Contrary to popular myth--and the Harvard Business Review--democracy is not inevitable. In fact, there is good reason to believe democracy is not the best or most desirable form of governance. In yielding to popular whims democracies are led into wars, caused to spend beyond their means, and compelled to allow for the incitement of violence. Nonetheless, we are repeatedly reminded of Churchill's infamous dictate, "It has been said that democracy is the worst form of government except all the others that have been tried." Beijing, however, is less certain of Sir Winston's wisdom.
Confronted with a requirement to govern a nation of 1.3 billion residing across a geographic space roughly equivalent to United States, the Chinese Communist Party has opted to employ authoritarian principles that are deemed unconscionable by self-righteous Western crusaders. Like their European forefathers, who were irrationally compelled to rescue Jerusalem from the "infidel," these modern-day Knights Hospitaller are simply unwilling to accept the possibility there are legitimate alternatives to liberal democracy. Count Google in this teaming mass.
The internet giant, whose 10-point corporate philosophy includes the catchy phrase "you can make money without doing evil," is apparently no longer willing to allow China's leadership to...well...lead China. Go figure. Google's corporate leadership, that readily signed on to Beijing's self-censorship rules in 2006 so as to grab a share of the world's largest internet market, now wants to unilaterally change the rules. Guys, allow me to be the first to say this in writing....you are not a sovereign entity, and you are not charged with protecting the greater good of the Chinese citizenry. You are capitalists who chose to stage a moralistic fit after a collection of rank amateurs managed to hack into your systems. Beijing is entitled to ask you to leave, and to take your democracy crusade with you.
Now, before my email is inundated with angry missives, allow me to explain why I have come to this conclusion. Americans have a historical tendency to believe we are practitioners of the world's only form of legitimate governance. That sentiment was certainly evident when Philip Slater and Warren Bennis published "Democracy is Inevitable" in 1964. According to Slater and Bennis, "barring some sudden decline in the rate of technological change, and on the...assumption that war will somehow be eliminated during the next half century, it is possible to predict that after this time democracy will be universal." Slater and Bennis were wrong. And they were not alone.
In 1989, Francis Fukuyama, a former Rand analyst and then-Deputy Director of the State Department's policy planning staff, published an essay titled "The End of History?" Written as the former Soviet Union visibly collapsed and China's dalliance with capitalism transitioned into a permanent state of affairs, Fukuyama's piece heralded "the total exhaustion of viable systemic alternatives to Western liberalism." More specifically, Fukuyama told the U.S. policy community that...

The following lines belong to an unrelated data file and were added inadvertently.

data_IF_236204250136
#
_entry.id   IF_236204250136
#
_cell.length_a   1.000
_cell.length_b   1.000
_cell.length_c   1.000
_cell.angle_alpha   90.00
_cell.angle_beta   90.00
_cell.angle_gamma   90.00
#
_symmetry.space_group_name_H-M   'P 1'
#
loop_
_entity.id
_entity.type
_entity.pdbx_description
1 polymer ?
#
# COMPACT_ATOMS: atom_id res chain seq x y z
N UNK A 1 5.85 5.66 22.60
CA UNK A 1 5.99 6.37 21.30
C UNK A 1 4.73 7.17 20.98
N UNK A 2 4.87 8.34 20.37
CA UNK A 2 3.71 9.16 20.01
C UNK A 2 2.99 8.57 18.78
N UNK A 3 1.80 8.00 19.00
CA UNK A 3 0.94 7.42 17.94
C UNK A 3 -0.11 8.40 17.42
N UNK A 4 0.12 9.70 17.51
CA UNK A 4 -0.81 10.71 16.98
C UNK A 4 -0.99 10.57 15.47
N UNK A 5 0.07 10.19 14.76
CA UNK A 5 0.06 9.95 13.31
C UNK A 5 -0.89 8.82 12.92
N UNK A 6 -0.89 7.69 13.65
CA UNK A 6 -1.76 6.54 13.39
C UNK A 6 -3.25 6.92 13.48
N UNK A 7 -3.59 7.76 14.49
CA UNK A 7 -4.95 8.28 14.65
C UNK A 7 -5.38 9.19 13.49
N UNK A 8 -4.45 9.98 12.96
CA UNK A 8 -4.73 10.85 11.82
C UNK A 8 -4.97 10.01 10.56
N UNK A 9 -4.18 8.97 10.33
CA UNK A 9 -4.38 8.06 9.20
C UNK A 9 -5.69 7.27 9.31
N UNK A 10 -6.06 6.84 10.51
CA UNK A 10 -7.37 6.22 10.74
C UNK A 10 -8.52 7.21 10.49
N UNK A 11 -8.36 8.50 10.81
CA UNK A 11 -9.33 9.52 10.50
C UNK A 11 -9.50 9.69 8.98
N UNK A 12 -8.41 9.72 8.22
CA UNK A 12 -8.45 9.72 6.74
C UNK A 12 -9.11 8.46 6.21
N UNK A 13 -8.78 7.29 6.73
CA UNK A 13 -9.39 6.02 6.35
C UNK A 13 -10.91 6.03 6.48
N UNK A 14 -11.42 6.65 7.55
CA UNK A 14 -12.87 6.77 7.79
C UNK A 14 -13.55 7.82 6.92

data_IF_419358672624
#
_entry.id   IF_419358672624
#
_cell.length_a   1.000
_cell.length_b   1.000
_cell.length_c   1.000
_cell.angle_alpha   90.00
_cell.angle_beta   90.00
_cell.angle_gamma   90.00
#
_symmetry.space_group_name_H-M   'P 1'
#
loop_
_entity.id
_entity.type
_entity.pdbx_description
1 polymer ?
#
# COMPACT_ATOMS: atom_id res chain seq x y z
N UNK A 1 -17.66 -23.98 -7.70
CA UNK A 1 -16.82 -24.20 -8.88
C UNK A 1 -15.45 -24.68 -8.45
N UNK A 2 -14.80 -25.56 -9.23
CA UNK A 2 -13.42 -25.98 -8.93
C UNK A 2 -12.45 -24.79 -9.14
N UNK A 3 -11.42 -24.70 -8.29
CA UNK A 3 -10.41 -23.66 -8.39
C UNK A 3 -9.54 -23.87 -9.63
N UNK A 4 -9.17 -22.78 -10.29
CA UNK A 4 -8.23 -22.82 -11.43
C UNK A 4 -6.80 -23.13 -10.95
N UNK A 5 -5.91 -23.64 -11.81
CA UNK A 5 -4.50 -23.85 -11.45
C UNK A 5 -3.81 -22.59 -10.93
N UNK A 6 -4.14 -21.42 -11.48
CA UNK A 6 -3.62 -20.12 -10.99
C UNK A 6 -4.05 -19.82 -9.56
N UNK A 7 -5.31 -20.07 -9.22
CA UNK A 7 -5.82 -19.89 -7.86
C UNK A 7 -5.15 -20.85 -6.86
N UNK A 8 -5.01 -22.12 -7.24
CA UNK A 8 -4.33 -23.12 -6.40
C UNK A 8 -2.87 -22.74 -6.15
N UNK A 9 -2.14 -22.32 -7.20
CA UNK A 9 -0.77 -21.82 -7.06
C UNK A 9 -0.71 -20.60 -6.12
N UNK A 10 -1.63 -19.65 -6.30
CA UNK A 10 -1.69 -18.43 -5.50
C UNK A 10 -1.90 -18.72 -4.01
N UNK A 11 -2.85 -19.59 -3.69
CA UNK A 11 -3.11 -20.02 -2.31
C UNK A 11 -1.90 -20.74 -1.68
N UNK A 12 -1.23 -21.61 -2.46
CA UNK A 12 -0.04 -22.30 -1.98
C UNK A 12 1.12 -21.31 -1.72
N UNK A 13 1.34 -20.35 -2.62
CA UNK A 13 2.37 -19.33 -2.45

What we may be witnessing is not just the end of the Cold War, or the passing of a particular period of postwar history, but the end of history as such: that is, the end point of mankind's ideological evolution and the universalization of Western liberal democracy as the final form of human governance.
In this brave new world, national governments would be "liberal insofar as [they] recognize and protect through a system of laws man's universal right to freedom, and democratic insofar as [they] exist only with the consent of the governed." A noble vision--and one that won much acclaim, even among American political scientists.
In September 1989, Lucian Pye, a renowned sinologist and then-President of the American Political Science Association, stood before his assembled colleagues and declared they were witness to the "crisis of authoritarianism." Pye insisted political science needed to get busy studying and explaining the imminent demise of what he argued were "all manner of authoritarian systems." According to Pye, authoritarian regimes were fundamentally challenged by the rise of global communications systems, expanding educational opportunities, international trade, and the effects of contemporary science and technology.
Furthermore, Pye was willing to argue "the presumed advantages of totalitarian practices for economic development have apparently evaporated." All of which led him to conclude, "The long historical trend that favored the strengthening of centralized state power has seemingly come to an end, and the trend now favors the pluralism of decentralized authority." For Pye, like Fukuyama, the future promised national governments who worshiped at the West's temple of free-markets and liberal democracy.